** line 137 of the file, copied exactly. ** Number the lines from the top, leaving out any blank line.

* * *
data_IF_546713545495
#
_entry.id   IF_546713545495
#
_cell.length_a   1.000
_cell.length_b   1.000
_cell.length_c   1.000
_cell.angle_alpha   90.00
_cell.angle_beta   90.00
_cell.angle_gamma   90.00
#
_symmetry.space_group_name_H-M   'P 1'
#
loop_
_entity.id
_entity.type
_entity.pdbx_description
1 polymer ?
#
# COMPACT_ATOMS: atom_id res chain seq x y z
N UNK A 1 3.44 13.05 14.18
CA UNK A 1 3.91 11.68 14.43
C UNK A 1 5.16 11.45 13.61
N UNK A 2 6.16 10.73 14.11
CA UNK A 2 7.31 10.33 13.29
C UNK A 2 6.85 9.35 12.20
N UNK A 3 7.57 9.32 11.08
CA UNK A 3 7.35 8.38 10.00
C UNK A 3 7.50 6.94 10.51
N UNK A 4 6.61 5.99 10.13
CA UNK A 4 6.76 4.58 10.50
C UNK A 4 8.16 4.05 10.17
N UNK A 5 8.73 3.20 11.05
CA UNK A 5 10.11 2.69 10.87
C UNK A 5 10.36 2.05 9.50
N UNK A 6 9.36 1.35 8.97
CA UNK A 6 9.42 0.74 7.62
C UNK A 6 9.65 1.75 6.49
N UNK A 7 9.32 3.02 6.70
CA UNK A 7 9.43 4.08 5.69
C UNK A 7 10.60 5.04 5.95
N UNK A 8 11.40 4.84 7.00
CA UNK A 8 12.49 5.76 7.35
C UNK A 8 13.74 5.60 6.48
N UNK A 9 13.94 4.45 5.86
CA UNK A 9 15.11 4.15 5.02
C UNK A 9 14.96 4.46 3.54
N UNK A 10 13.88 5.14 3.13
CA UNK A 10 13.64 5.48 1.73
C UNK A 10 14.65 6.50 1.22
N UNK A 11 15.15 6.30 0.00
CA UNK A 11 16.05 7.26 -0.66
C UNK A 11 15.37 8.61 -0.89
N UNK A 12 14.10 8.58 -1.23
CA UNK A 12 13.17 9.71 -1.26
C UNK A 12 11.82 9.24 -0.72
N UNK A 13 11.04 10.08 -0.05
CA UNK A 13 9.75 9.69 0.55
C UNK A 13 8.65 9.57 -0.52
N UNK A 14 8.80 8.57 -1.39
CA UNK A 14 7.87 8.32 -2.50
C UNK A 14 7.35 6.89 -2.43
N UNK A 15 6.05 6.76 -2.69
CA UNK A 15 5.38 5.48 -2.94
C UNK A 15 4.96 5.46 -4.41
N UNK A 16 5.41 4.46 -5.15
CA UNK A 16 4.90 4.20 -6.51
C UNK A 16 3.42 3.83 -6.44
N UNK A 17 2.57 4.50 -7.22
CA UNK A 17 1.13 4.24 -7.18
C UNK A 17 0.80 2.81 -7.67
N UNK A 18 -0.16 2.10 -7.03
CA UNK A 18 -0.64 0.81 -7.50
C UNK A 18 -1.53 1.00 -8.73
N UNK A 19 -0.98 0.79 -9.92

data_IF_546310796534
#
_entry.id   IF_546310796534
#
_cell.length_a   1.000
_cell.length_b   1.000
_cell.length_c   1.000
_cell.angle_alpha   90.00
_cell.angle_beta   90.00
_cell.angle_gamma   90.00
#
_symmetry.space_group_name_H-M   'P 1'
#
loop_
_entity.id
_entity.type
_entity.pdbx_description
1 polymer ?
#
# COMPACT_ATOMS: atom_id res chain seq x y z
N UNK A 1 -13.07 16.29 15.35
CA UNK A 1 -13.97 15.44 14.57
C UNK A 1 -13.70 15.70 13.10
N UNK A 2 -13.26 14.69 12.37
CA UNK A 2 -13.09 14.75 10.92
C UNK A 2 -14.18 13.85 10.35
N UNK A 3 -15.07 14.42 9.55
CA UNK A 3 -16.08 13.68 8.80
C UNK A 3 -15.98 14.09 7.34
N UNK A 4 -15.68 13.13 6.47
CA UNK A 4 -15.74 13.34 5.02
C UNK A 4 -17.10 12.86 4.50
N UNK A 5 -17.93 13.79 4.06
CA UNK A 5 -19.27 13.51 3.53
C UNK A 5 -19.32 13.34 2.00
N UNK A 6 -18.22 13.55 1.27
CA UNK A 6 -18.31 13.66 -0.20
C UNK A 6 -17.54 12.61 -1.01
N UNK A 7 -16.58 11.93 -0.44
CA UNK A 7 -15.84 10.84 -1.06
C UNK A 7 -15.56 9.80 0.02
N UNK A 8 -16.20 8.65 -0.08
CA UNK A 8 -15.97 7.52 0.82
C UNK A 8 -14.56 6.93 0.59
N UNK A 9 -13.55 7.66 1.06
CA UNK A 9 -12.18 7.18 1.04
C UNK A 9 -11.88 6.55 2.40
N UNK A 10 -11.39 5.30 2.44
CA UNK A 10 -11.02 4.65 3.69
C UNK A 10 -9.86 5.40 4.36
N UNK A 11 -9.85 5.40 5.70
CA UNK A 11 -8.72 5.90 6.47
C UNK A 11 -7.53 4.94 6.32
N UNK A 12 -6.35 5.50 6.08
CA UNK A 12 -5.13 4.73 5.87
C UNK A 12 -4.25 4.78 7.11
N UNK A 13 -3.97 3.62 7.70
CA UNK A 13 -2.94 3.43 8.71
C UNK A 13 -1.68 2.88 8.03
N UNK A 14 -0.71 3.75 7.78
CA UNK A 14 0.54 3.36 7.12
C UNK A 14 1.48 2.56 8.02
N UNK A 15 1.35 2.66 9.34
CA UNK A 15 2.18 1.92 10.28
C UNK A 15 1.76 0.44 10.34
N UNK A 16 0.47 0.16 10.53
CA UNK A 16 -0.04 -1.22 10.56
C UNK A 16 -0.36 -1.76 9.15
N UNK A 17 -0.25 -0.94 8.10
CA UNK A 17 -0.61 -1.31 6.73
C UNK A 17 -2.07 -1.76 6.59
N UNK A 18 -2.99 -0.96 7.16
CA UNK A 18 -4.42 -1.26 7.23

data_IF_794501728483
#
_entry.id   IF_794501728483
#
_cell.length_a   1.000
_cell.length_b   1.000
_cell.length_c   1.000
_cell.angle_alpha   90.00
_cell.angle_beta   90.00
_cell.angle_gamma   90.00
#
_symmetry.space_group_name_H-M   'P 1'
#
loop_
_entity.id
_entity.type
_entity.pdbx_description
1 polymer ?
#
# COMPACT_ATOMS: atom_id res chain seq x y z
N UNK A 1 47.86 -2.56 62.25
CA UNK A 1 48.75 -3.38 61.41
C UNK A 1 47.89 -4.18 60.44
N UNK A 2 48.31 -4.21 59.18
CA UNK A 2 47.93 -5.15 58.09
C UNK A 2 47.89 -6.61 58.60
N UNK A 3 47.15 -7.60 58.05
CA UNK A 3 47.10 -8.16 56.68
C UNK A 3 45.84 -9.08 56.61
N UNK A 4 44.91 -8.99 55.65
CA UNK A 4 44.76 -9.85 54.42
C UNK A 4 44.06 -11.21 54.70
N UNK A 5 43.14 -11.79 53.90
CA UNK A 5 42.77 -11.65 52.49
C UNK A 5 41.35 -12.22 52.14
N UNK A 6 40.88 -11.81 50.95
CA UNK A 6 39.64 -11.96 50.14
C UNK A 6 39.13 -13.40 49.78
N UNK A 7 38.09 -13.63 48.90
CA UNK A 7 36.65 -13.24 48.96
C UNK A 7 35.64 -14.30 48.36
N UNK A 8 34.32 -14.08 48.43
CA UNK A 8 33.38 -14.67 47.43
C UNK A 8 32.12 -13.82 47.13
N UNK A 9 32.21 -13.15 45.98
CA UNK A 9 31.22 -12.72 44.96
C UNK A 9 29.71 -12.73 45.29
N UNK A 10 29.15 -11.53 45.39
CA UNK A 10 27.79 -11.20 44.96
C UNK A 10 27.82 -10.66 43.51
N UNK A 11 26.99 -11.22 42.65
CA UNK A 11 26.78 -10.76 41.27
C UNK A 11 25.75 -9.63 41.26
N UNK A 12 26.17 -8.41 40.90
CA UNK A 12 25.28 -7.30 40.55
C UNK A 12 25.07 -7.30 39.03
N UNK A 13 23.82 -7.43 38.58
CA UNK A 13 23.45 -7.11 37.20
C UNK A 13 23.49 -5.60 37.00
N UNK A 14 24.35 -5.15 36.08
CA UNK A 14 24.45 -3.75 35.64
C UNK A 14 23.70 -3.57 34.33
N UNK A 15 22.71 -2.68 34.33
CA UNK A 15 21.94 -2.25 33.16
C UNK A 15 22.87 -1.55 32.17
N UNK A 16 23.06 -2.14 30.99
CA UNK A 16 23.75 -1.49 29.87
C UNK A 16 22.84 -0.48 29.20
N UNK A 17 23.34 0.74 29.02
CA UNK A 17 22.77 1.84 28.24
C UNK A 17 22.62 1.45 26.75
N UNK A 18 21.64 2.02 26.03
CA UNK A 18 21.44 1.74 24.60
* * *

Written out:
C UNK A 14 1.48 2.56 8.02